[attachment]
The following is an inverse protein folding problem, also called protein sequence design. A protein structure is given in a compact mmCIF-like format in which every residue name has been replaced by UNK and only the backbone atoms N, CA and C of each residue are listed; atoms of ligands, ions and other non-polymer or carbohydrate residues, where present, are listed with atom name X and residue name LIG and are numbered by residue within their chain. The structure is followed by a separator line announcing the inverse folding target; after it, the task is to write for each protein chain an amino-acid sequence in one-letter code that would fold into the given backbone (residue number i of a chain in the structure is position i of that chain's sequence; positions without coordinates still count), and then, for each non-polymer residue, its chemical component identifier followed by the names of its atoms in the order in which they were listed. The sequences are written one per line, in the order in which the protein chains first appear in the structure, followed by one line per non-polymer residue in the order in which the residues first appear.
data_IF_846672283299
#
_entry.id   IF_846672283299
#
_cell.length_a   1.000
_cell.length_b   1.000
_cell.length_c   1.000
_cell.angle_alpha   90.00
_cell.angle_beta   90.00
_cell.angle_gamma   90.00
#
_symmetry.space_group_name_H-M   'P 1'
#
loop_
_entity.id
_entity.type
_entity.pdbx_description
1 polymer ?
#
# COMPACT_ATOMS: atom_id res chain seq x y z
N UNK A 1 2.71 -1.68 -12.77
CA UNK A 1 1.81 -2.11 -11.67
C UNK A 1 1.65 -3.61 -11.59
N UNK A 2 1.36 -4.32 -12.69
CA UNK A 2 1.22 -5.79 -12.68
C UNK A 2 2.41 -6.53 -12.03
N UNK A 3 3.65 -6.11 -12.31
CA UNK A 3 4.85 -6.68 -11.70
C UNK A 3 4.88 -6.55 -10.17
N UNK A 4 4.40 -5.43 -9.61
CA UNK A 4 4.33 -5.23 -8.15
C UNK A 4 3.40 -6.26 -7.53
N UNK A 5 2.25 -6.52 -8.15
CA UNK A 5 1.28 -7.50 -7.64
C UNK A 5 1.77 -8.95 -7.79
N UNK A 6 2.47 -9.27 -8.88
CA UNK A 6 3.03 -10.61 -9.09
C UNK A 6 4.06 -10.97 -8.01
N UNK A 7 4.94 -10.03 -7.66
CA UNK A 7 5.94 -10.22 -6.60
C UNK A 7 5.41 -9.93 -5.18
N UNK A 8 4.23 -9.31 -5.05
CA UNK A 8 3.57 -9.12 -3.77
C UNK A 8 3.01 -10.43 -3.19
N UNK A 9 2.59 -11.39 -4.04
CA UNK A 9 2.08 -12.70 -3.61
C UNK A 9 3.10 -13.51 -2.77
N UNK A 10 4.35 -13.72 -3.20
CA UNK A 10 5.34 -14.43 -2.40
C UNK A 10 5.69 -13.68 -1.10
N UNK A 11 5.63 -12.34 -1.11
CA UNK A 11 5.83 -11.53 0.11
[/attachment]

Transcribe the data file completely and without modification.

The following is an inverse protein folding problem, also called protein sequence design. A protein structure is given in a compact mmCIF-like format in which every residue name has been replaced by UNK and only the backbone atoms N, CA and C of each residue are listed; atoms of ligands, ions and other non-polymer or carbohydrate residues, where present, are listed with atom name X and residue name LIG and are numbered by residue within their chain. The structure is followed by a separator line announcing the inverse folding target; after it, the task is to write for each protein chain an amino-acid sequence in one-letter code that would fold into the given backbone (residue number i of a chain in the structure is position i of that chain's sequence; positions without coordinates still count), and then, for each non-polymer residue, its chemical component identifier followed by the names of its atoms in the order in which they were listed. The sequences are written one per line, in the order in which the protein chains first appear in the structure, followed by one line per non-polymer residue in the order in which the residues first appear.
data_IF_846672283299
#
_entry.id   IF_846672283299
#
_cell.length_a   1.000
_cell.length_b   1.000
_cell.length_c   1.000
_cell.angle_alpha   90.00
_cell.angle_beta   90.00
_cell.angle_gamma   90.00
#
_symmetry.space_group_name_H-M   'P 1'
#
loop_
_entity.id
_entity.type
_entity.pdbx_description
1 polymer ?
#
# COMPACT_ATOMS: atom_id res chain seq x y z
N UNK A 1 2.71 -1.68 -12.77
CA UNK A 1 1.81 -2.11 -11.67
C UNK A 1 1.65 -3.61 -11.59
N UNK A 2 1.36 -4.32 -12.69
CA UNK A 2 1.22 -5.79 -12.68
C UNK A 2 2.41 -6.53 -12.03
N UNK A 3 3.65 -6.11 -12.31
CA UNK A 3 4.85 -6.68 -11.70
C UNK A 3 4.88 -6.55 -10.17
N UNK A 4 4.40 -5.43 -9.61
CA UNK A 4 4.33 -5.23 -8.15
C UNK A 4 3.40 -6.26 -7.53
N UNK A 5 2.25 -6.52 -8.15
CA UNK A 5 1.28 -7.50 -7.64
C UNK A 5 1.77 -8.95 -7.79
N UNK A 6 2.47 -9.27 -8.88
CA UNK A 6 3.03 -10.61 -9.09
C UNK A 6 4.06 -10.97 -8.01
N UNK A 7 4.94 -10.03 -7.66
CA UNK A 7 5.94 -10.22 -6.60
C UNK A 7 5.41 -9.93 -5.18
N UNK A 8 4.23 -9.31 -5.05
CA UNK A 8 3.57 -9.12 -3.77
C UNK A 8 3.01 -10.43 -3.19
N UNK A 9 2.59 -11.39 -4.04
CA UNK A 9 2.08 -12.70 -3.61
C UNK A 9 3.10 -13.51 -2.77
N UNK A 10 4.35 -13.72 -3.20
CA UNK A 10 5.34 -14.43 -2.40
C UNK A 10 5.69 -13.68 -1.10
N UNK A 11 5.63 -12.34 -1.11
CA UNK A 11 5.83 -11.53 0.11